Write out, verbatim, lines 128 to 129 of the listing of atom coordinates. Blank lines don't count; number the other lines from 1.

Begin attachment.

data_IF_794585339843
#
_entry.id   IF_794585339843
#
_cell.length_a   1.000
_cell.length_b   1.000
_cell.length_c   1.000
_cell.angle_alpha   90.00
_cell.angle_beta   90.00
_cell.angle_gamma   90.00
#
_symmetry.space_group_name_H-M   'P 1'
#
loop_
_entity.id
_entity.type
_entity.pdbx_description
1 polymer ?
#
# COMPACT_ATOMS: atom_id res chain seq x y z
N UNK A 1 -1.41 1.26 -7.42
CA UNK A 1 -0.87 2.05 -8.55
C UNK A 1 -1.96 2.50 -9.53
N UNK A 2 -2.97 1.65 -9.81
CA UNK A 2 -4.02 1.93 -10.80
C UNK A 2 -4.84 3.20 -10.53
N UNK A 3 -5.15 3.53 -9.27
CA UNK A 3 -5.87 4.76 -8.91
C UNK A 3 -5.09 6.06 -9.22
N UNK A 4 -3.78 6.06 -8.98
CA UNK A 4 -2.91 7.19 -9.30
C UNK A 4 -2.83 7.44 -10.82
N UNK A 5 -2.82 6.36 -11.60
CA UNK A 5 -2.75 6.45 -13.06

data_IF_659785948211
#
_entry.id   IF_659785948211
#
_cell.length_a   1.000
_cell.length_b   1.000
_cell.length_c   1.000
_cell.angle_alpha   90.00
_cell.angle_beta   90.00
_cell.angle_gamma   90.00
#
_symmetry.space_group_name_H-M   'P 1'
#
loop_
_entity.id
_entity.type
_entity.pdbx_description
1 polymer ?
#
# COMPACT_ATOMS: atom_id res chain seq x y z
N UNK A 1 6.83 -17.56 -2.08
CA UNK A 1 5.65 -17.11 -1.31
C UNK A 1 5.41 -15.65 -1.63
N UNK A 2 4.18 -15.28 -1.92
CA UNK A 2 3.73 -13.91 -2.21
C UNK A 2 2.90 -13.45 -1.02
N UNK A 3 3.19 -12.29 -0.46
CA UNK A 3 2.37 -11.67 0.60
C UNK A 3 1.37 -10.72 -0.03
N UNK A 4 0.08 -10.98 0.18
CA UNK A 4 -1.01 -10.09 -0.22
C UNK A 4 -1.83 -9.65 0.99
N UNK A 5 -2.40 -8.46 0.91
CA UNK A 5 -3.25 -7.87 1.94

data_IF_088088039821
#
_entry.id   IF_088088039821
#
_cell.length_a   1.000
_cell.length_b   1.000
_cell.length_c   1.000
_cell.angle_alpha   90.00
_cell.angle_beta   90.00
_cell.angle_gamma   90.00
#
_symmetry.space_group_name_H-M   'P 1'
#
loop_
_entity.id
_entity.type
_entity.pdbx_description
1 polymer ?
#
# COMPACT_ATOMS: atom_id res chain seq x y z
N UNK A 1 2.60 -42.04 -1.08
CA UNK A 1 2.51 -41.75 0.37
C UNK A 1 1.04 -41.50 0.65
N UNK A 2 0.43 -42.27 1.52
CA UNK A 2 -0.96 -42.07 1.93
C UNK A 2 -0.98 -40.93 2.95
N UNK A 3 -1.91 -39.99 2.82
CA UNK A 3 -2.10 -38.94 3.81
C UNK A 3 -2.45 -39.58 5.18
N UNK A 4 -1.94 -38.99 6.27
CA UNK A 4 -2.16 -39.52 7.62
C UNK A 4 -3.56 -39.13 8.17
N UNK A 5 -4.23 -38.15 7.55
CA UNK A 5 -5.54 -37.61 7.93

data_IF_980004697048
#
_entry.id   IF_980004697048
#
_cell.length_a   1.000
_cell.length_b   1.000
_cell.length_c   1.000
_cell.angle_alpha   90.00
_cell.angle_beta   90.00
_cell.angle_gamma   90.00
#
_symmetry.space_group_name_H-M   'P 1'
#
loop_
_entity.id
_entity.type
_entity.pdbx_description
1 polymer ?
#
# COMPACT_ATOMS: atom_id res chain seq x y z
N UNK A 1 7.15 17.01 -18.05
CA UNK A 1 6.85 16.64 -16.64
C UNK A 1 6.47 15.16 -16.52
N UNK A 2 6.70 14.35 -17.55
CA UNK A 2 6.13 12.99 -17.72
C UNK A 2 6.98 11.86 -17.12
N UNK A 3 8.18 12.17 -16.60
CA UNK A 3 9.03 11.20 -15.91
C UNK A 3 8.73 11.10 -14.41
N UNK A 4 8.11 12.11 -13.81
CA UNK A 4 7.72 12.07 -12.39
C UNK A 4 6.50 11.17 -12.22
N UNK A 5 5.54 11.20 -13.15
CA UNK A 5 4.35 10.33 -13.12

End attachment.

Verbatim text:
C UNK A 2 6.98 11.86 -17.12
N UNK A 3 8.18 12.17 -16.60